I Was Sexually Assaulted in Laos

I Was Sexually Assaulted in Laos

I am a privileged millennial. I live in an age where it’s possible, and reasonably safe, for young people to travel. I’m so grateful that at 22, I can travel solo even as a woman. I’ve quite literally screamed from mountaintops, “I am woman, hear me roar!”

But some days serve as haunting reminders that sexism still prevails, and that I’m not as invincible as I think I am. Recently on a trip through Laos, cold hard reality reared its ugly head to me: five hours in Pakse was enough to get me into trouble.

With my backpack stowed at the bus station, I’d set off for an afternoon of reading and watching the Mekong River flow by. I was perched on the riverside when a friendly Lao man rode up on his jetski, waving and grinning as though we were long-lost friends and he’d been waiting a lifetime for our reunion.

“Where you from? How long you stay?”
I explained that I’m from Australia and that I was only in Pakse for the day; I’d be leaving on a night bus.
“Oh. You want play with jetski?”
I pointed to my daypack: like any responsible young traveller, I kept all my valuables on me at all times. “But what about my stuff?”
“You keep in my car.” He pointed to a four-wheel-drive parked at the water’s edge on a concrete ramp. He nodded and smiled jubilantly.

Unlike any responsible young traveller, I gave him the benefit of the doubt.

I stashed my bag in his car, strapped on my lifejacket and hopped on the back of the jetski.

“What’s your name?”  I asked.
“Hai.”
We got moving – and fast. He told me to hold onto him. For safety, I assumed. No big deal. So I did.

The jetski carved fiercely through the water, pulling donuts that showed panoramic views of the mountains behind us and the endless stretch of river ahead. We watched the colours of the sky bleed into one another as the sun prepared to set.

We pulled up to a collection of little bamboo huts floating on the river, and Hai explained that it was a water-park for locals that doubled as a bar.

“Do you rink? You rink beer?”

Indeed I do rink beer, Hai. I come from Australia.

He escorted me off the jetski and onto one of the huts. He handed a wad of cash to a young boy in return for some drinks. Why is he buying so much beer? I wondered. Hai then turned back with a sly grin, and my question was answered with the commencement of his “flirting”.

“You are beautiful today, I like you now.” Sweet pick up line. I smiled and laughed dismissively. He poured us each a warm beer with ice (not the same as cold beer, I tell you) and the banter-throwing began.

We had some good laughs. With each beer poured, he’d ask how to say “cheers” in Australian. “Uh… cheers mate?”

“No, that’s English, what is it in Australian?” he contested. I explained that we speak English in Australia, that English is widely spoken outside of England. He laughed heartily at his mistake, and I laughed with him. This guy was harmless after all – so I thought.

Before long, he was calling me his girlfriend. I took it on the chin, but insisted the prospect was laughable. 11 years my senior, and with the flirting skills of a six-year-old, Hai was certainly not my type.

He began joking about coming to live with me in Australia, slowly edging closer to me on the little bamboo platform. I steered the conversation – and my body – towards the sun setting in the distance. “It’s so beautiful,” I thought aloud.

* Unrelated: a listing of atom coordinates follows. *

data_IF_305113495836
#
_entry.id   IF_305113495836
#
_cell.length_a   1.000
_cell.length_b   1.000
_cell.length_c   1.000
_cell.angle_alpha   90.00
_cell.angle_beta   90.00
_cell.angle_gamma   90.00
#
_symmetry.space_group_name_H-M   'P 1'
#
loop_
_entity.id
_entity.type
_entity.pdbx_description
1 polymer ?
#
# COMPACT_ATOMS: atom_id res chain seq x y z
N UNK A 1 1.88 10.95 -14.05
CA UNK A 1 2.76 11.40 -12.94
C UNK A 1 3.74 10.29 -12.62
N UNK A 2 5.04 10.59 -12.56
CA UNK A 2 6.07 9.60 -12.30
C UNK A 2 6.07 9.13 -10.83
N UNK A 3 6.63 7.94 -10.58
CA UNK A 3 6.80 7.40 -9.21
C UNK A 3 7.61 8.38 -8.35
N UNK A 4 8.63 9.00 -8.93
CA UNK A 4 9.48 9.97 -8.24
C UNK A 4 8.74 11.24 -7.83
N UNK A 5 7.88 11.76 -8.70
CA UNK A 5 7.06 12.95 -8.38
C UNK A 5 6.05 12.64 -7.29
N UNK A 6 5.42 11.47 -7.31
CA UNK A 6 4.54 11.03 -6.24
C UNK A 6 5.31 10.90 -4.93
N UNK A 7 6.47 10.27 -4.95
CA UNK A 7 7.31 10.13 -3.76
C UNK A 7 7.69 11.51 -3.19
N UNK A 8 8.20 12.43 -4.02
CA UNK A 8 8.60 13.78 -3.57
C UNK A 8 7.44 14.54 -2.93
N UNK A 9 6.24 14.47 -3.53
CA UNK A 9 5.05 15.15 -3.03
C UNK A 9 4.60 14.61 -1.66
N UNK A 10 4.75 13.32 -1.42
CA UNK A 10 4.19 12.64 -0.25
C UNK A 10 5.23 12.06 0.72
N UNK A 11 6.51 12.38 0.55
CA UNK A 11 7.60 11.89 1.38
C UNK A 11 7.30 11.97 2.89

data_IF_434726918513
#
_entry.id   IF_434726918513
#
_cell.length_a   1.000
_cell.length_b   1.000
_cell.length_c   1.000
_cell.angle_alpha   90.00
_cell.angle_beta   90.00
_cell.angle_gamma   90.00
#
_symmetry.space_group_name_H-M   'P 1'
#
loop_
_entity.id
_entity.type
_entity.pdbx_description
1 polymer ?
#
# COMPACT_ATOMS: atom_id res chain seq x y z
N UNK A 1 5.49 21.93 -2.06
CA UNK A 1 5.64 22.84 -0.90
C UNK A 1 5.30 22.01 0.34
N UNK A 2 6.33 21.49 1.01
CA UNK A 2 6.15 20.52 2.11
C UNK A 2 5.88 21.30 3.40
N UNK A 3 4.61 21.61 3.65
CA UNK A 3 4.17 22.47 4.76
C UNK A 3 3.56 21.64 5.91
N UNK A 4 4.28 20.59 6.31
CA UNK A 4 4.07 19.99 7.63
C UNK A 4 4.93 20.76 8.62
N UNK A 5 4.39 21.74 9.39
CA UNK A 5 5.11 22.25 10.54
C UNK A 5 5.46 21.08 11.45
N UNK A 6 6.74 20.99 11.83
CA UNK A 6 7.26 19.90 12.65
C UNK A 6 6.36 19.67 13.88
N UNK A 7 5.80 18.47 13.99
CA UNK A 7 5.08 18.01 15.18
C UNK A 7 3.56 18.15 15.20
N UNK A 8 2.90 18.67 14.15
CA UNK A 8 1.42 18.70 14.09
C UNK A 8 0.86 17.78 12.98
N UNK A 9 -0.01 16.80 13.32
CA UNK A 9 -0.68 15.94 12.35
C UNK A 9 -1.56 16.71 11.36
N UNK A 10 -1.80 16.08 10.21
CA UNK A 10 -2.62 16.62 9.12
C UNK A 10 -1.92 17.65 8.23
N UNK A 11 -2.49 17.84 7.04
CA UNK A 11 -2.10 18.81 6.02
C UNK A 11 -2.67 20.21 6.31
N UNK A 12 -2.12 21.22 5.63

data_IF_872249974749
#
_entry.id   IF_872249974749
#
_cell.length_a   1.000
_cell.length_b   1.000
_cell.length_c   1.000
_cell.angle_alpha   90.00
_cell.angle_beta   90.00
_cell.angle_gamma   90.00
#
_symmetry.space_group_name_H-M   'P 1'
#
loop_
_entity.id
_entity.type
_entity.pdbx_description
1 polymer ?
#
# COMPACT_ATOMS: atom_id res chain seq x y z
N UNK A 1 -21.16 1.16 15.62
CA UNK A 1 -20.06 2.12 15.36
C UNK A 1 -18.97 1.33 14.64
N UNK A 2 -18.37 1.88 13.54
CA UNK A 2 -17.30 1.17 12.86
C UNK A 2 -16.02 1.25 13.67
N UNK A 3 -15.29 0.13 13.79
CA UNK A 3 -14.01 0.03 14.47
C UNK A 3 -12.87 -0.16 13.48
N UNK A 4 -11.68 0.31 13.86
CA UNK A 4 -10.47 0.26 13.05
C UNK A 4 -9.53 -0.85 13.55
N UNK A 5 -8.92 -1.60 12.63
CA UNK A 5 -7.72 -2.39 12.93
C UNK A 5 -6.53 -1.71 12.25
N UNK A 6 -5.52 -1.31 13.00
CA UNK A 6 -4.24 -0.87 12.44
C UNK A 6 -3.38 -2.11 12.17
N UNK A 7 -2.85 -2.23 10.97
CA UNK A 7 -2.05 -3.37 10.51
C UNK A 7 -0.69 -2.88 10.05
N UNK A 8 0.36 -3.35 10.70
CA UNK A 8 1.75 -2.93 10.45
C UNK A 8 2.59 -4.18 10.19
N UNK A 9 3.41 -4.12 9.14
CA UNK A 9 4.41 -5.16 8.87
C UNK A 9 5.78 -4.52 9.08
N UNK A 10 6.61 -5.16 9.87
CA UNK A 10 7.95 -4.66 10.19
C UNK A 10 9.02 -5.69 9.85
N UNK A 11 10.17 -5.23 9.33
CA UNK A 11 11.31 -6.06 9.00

“Your face, yes, very beautiful,” Hai cackled and brought a hand to my knee.

Alright, Hai, you’ve crossed the line. What’ll it be? Do I have a boyfriend, or am I gay?

“I don’t think my girlfriend would like that,” I said sternly. Nailed it.

No response. He lifted his hand, but it was as though he hadn’t even heard me. Clearly he wasn’t bothered by commitment, or lesbianism. With each beer, things were heating closer to sexual harassment with no way to stop it.

“You go to my house, then you can go to bus station,” he chuckled. Now I was mad. How dare he disrespect my fake girlfriend like that? She’d be worried sick if she knew about this. I demanded he take me back to shore. I had a bus to catch.

The ride back started off nicely: zipping across the river, waving goodnight to the mountaintops. I was practically giggling with glee. But soon enough of course, he was leaning back every 10 seconds saying “kiss me”. He pulled my hands towards his thighs, and periodically slapped mine.

At one point, Hai stopped the jetski. I looked up to see his face – eyes closed and lips pursed – edging towards mine.

“NO! I’M IN A FUCKING RELATIONSHIP!” I pushed him away. He just giggled – his standard response to my protests – and drove me back to shore, trying to kiss me all the while.

It was a pretty fucking unpleasant situation; one that no woman should ever have to find herself in, one that a man never would. By no means do I think what happened was okay. But I am okay, and I never felt truly threatened.

It was my decision to trust Hai, and I can’t take it back. So I think of the good:
I went jetskiing over the Mekong River. I watched the sunset over the mountains from a floating bamboo hut. I drank free Beerlao at a scenic local joint. I spent my limited time in Pakse in a genuinely interesting way.

I fight to hold those beautiful memories, to separate them from Hai’s predatory intentions.

By the time the bus had pulled away from the station, I felt alright. Curled up comfortably in my bus-bed, I thought not of leg-grabbing and smug laughter, but of the wind whipping through my hair, the spectacular panorama that engulfed us all the while.

Disclaimer: This was my reaction to minor sexual assault, considering that I was physically and emotionally unharmed. I am in no way demeaning the suffering of any assault victims, or suggesting that it is ‘no big deal’. I urge any woman who feels uncomfortable with an interaction to speak up – it’s your right.

Cover by Victor Larracuente